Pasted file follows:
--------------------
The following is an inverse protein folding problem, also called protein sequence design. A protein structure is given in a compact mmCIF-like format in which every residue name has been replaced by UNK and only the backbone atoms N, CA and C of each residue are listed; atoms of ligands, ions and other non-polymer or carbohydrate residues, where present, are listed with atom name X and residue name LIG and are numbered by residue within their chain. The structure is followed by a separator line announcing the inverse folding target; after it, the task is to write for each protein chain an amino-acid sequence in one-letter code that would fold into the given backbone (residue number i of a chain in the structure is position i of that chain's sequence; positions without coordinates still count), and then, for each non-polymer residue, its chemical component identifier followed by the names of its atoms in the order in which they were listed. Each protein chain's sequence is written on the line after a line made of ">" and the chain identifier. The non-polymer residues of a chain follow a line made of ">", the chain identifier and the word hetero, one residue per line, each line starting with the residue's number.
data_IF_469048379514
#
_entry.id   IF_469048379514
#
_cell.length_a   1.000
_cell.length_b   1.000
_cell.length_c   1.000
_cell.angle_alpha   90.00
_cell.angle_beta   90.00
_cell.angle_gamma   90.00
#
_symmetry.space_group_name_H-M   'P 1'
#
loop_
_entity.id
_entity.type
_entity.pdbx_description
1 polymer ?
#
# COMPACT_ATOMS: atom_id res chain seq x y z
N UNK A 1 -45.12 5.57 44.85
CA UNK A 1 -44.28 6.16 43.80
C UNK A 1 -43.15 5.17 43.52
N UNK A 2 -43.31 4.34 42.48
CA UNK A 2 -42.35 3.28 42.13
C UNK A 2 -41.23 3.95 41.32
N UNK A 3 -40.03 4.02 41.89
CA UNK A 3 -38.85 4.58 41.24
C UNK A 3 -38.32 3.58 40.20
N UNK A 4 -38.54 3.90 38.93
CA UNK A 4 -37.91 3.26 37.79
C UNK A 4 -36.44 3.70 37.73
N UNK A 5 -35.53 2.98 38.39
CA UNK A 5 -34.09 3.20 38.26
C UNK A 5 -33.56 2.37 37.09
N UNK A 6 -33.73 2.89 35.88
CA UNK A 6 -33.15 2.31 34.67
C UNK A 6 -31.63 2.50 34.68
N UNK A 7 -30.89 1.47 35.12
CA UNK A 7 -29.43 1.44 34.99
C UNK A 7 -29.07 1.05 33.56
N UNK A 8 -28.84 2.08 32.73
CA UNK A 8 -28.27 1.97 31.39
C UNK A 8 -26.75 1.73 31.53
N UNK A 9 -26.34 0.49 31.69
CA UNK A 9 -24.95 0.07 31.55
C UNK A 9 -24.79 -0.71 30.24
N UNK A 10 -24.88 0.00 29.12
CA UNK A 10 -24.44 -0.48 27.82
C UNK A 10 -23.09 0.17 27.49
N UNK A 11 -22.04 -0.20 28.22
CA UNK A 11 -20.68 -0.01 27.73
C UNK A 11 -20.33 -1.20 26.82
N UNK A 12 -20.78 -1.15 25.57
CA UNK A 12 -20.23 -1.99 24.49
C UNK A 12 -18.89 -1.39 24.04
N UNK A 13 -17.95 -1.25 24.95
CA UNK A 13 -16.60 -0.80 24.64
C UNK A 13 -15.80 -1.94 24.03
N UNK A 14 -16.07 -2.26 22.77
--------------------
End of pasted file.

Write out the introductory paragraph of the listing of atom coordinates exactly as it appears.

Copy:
The following is an inverse protein folding problem, also called protein sequence design. A protein structure is given in a compact mmCIF-like format in which every residue name has been replaced by UNK and only the backbone atoms N, CA and C of each residue are listed; atoms of ligands, ions and other non-polymer or carbohydrate residues, where present, are listed with atom name X and residue name LIG and are numbered by residue within their chain. The structure is followed by a separator line announcing the inverse folding target; after it, the task is to write for each protein chain an amino-acid sequence in one-letter code that would fold into the given backbone (residue number i of a chain in the structure is position i of that chain's sequence; positions without coordinates still count), and then, for each non-polymer residue, its chemical component identifier followed by the names of its atoms in the order in which they were listed. Each protein chain's sequence is written on the line after a line made of ">" and the chain identifier. The non-polymer residues of a chain follow a line made of ">", the chain identifier and the word hetero, one residue per line, each line starting with the residue's number.